Susan Hill’s horror book was transferred to the stage by Stephen Mallatratt in 1989 at the Fortune Theatre.
This year, a new film adaptation of the story has been released with Daniel Radcliff in the role of Kipps. Coincidentally, a previous Kipps actor, Adrian Rawlins, played the father of Radcliff’s character, Potter, in the Harry Potter film series.
The show is the second-longest running play in the West End (following The Mousetrap) with an impressive 23 years under its belt.
We hope these pictures give you a flavour for the show and have whetted your appetite for The Woman in Black. Have a fantastic time when you see it at the Fortune Theatre.
Take advantage of our great ticket deals for The Woman in Black at the Fortune Theatre and you'll enjoy the best that London theatre has to offer. Before you take your seat, watch our video and give yourself a flavour of what’s in store, with sights and sounds from The Woman in Black.
Fortune Theatre Seat Plan
Choose your seats from the plan of the Fortune Theatre above. If you're making your first visit to a theatre or you're simply unsure about where you'd most like to be seated, here's a quick guide to help you choose:
The Stalls are level with and closest to the stage. The Dress Circle (or simply the Circle) is the level of seating above the Stalls. The Upper Circle or Grand Circle is above the Dress Circle. The Balcony, above the Upper Circle, is the highest level of seating.
The Fortune Theatre is situated on Russell Street in the West End of London, close to Covent Garden tube station. Built in 1924, this 440 seat venue is on the site of inns occupied by actors and previous theatres dating back to 1610.
The first production at the Fortune Theatre was Sinners by Lawrence Cowen, which opened on November 8 1924. Among the countless shows to have graced this venerable West End theatre’s stage since then are Beyond the Fringe, Double Double, Mr Cinders, Dangerous Obsession and Nunsense.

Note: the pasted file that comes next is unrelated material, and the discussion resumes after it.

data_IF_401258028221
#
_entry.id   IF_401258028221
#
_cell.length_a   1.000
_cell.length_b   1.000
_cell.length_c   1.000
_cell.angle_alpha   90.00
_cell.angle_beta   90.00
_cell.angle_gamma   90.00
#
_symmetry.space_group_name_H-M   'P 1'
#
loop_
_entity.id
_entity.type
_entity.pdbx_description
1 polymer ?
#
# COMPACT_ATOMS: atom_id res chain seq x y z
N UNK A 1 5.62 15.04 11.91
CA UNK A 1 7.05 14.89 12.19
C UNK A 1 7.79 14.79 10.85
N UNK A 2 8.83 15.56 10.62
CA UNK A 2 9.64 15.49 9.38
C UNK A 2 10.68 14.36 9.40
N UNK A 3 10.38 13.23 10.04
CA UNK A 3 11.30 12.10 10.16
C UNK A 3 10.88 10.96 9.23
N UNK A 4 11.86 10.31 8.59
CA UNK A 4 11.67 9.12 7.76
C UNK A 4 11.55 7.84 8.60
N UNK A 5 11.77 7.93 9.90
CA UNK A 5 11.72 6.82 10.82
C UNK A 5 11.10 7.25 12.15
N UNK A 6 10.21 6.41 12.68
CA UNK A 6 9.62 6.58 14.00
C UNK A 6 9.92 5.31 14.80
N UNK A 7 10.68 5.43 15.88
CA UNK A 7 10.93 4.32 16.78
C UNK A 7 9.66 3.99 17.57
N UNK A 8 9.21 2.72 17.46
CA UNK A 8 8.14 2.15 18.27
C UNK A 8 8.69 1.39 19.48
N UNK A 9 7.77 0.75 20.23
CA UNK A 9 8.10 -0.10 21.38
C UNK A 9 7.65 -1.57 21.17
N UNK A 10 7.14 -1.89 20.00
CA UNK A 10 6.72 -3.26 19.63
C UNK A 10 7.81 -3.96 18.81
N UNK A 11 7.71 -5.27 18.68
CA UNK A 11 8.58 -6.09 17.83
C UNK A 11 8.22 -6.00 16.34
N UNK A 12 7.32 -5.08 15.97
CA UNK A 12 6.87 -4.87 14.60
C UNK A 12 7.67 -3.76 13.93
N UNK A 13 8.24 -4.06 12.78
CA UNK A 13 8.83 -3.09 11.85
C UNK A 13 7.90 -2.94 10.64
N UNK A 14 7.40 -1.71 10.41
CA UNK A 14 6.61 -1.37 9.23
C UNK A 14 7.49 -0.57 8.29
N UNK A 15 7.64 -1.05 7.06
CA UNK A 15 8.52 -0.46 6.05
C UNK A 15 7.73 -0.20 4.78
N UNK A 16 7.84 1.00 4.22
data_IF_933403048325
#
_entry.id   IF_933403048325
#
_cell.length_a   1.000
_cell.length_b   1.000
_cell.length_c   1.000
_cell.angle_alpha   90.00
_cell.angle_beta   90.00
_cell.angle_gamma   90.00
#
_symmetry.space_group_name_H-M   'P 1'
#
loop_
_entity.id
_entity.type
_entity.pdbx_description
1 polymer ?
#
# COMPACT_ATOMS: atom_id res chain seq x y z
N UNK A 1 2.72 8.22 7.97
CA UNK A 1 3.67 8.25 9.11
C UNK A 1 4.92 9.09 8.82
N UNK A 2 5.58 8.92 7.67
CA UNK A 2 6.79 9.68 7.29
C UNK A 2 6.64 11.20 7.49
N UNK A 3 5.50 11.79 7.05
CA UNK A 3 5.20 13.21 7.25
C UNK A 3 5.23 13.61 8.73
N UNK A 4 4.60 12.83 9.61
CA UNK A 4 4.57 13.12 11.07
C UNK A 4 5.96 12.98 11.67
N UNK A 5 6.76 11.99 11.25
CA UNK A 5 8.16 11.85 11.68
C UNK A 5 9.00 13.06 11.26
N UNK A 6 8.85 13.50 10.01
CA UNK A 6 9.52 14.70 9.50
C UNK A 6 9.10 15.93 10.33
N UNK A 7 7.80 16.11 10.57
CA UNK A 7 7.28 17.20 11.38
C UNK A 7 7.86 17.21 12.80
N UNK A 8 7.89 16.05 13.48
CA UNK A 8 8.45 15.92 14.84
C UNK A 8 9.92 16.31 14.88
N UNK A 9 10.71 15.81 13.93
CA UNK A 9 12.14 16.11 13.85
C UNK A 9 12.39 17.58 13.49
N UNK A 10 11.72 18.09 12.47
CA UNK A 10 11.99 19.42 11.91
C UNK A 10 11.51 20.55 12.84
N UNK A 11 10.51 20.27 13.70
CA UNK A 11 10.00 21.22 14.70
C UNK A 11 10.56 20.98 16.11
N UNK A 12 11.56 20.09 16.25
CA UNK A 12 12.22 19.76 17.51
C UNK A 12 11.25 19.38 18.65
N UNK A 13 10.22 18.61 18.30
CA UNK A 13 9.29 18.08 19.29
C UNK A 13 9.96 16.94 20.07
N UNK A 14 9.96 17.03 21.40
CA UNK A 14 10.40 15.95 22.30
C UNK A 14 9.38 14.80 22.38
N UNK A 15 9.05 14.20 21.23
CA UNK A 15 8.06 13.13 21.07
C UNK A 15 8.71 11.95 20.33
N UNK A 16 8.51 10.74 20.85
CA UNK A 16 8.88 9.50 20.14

Today, the Fortune Theatre enjoys consistent success. In latter years it has become the permanent home (so far) of long-running thriller The Woman In Black. in 1989, its first year of production, he play ran briefly in a number of theatres including the Lyric Hammersmith, Strand Theatre and the Playhouse, before settling into its home at the Fortune Theatre in August 1989.
The Woman In Black's durable run notwithstanding, since WWII the Fortune Theatre has been a receiving house; which is to say, a theatre that provides a temporary home for touring productions as opposed to one that generates its own repertoire.
During WWII the Fortune Theatre was used by ENSA, the concert performance branch of the British Armed Forces. The Fortune has played host to a huge number of fabled British actors and actresses since that time, including Maureen Lipman, Dirk Bogarde and Dame Judi Dench.
The layout, size and atmosphere of the Fortune Theatre make it the perfect place to see intimate drama. With a seating capacity of only 440, it is one of the smallest theatres in the West End, which creates the feeling that you are a part of the performance.
We wish you an entertaining and rewarding visit to the Fortune Theatre.
Venue Address: Russell Street, London, WC2B 5HHView Map
- Air conditioned
- Infrared hearing loop